Breast Pumps Can Help Make Breastfeeding Easier

Breast Pumps Can Help Make Breastfeeding Easier

Breast Pumps Can Help Make Breastfeeding Easier

Nourishing your newborn baby is one of the most important things you’ll do as a parent. Breastfeeding is a popular option for many parents — and for good reasons. Breast milk provides ideal nutrition that supports a baby’s growth and development. The Center for Disease Control and Prevention leaving site icon (CDC) reports it lowers an infant’s risk for ear infections, asthma, Type 1 diabetes, obesity and sudden infant death syndrome (SIDS).

Anytime, Anywhere Convenience

Along with important health benefits, breastfeeding does away with the need to mix formula or prepare bottles. It not only makes on-the-go feeding easy, stored breast milk allows both parents and other family members to share feeding duties.  

Breast pumps play a vital role in this flexibility, and Blue Cross and Blue Shield of New Mexico is pleased to cover a variety of breast pumps to members whose health care plan includes this benefit. If you have a Flexible Spending Account, you can use your FSA dollars toward any out-of-pocket costs for your breast pump. 

We’re Here to Support Parents

BCBSNM is honored to help support families as they prepare for their new baby. That’s why we offer breastfeeding support, counseling and supplies through our maternity benefits. You’ll find a lot is covered by your health insurance plan when you use an in-network providereven manual and electric breast pumps.

To get started, ask your in-network doctor or other care provider for a prescription for a breast pump. We can help you fill your prescription.

Get Expert Guidance

Call the number on your member ID card to speak with a Customer Advocate. The Customer Advocate will tell you:

  • If your plan covers a breast pump. If it does, ask if both electric and hospital-grade models are covered. Some plans cover both an electric pump and the rental of a hospital-grade pump up to a certain dollar amount. Other plans may only cover one type of pump. Be sure to ask if there will be an out-of-pocket cost and what that cost may be. Full coverage may only apply to certain models of breast pumps.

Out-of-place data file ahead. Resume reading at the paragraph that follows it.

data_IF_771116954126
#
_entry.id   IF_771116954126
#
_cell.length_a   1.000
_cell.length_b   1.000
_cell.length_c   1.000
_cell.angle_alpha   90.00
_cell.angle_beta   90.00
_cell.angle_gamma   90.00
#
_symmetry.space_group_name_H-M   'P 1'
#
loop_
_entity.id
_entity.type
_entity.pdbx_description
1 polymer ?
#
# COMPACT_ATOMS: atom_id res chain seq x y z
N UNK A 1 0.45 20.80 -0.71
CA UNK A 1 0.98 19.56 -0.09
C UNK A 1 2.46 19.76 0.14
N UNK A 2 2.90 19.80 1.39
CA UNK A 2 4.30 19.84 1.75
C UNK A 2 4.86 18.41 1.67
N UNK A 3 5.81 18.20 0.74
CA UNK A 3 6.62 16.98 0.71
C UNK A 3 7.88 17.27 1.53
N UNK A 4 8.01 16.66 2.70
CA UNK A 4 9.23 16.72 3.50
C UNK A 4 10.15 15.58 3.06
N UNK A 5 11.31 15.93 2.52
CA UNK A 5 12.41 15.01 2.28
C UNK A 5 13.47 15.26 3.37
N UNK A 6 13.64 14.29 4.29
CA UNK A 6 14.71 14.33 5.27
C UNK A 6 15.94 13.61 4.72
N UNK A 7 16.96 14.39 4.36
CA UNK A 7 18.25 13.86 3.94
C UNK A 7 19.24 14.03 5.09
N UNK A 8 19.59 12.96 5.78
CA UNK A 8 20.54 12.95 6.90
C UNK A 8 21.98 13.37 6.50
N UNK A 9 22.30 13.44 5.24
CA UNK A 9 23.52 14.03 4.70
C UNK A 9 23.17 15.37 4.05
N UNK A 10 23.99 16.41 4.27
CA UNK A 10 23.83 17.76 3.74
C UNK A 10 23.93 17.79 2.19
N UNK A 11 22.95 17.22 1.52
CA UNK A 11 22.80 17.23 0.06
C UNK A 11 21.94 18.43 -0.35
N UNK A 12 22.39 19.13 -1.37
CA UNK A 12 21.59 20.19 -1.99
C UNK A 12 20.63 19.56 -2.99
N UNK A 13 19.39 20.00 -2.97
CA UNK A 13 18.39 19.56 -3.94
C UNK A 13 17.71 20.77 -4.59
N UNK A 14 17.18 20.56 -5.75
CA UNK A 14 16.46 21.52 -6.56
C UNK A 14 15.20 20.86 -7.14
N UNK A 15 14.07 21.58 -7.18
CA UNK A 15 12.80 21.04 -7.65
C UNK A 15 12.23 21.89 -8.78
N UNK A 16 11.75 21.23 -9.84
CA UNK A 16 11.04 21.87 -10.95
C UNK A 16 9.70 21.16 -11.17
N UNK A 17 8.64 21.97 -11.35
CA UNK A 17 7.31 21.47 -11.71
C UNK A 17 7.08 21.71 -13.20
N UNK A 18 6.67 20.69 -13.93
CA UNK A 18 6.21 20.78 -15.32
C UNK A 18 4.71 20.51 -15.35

• If your health plan requires a prescription for a breast pump.
  • Which in-network providers or durable medical equipment (DME) suppliers in your network and state offer breast pumps and how to contact them.

Before you call, you may want to do a little research to familiarize yourself with the different types of pumps.

Which Breast Pump Is Right for You?

Every pump is designed with a shield that covers the breast and a container that collects milk. There are some basic variations, though.

Manual breast pumps don’t require batteries or electricity. Instead, the pump is worked by hand so it can be used anywhere. A manual pump is best for parents who don’t need to pump a lot of milk at one time.

Electric pumps have a motor that uses electricity or batteries. They come in single- and double-pump models. Single-pump models collect milk from one breast at a time. Double-pump models can collect milk from both breasts at the same time. Many parents who attend school or work away from home choose double pumps because they work faster and are more convenient.

Hospital-grade breast pumps have a more powerful motor for better suction. They are typically used in a hospital setting. The purchase cost of these pumps isn’t usually covered by a health plan. However, they can be rented by the month for home use.

Hospital-grade breast pumps are usually only recommended for:

  • Moms who have trouble establishing their milk supply
  • Parents with premature babies, babies with health issues that may impact feeding, or those infants in NICU
  • Parents of multiple babies
Things to Keep in Mind

You may not know how often you’ll need to pump until your baby arrives, but your third trimester is a good time to consider ordering your breast pump to ensure you have it before the delivery of your baby.  

If you’re not sure what kind of pump is best for you, talk with a breastfeeding counselor trained to help parents with breastfeeding issues. The U.S. Department of Health and Human Services’ Office on Women’s Health also offers a helpful information about breastfeedingleaving site icon including the downloadable Your Guide to Breastfeedingleaving site icon 

Let Us Help You Find a Breast Pump

Call the number on your member ID card to speak with a Customer Advocate to obtain details of coverage offered by your specific plan. Our experienced service staff is truly empowered to serve as your advocates. You can also send secure messages via your Blue Access for MembersSM account.

Depending on your health plan, your benefits may include Women and Family Health. The program offers access to a nurse case manager who can help you find breast pumps and connect you with other breast feeding resources.

Sources: Breastfeeding Benefits Both Baby and Mom, leaving site icon Centers for Disease Control and Prevention, 2023; Using a Breast Pump, leaving site icon March of Dimes, 2019; What to Know When Buying or Using a Breast Pump, leaving site icon U.S. Food and Drug Administration, 2023;  Breastfeeding, leaving site icon American Academy of Pediatrics, 2024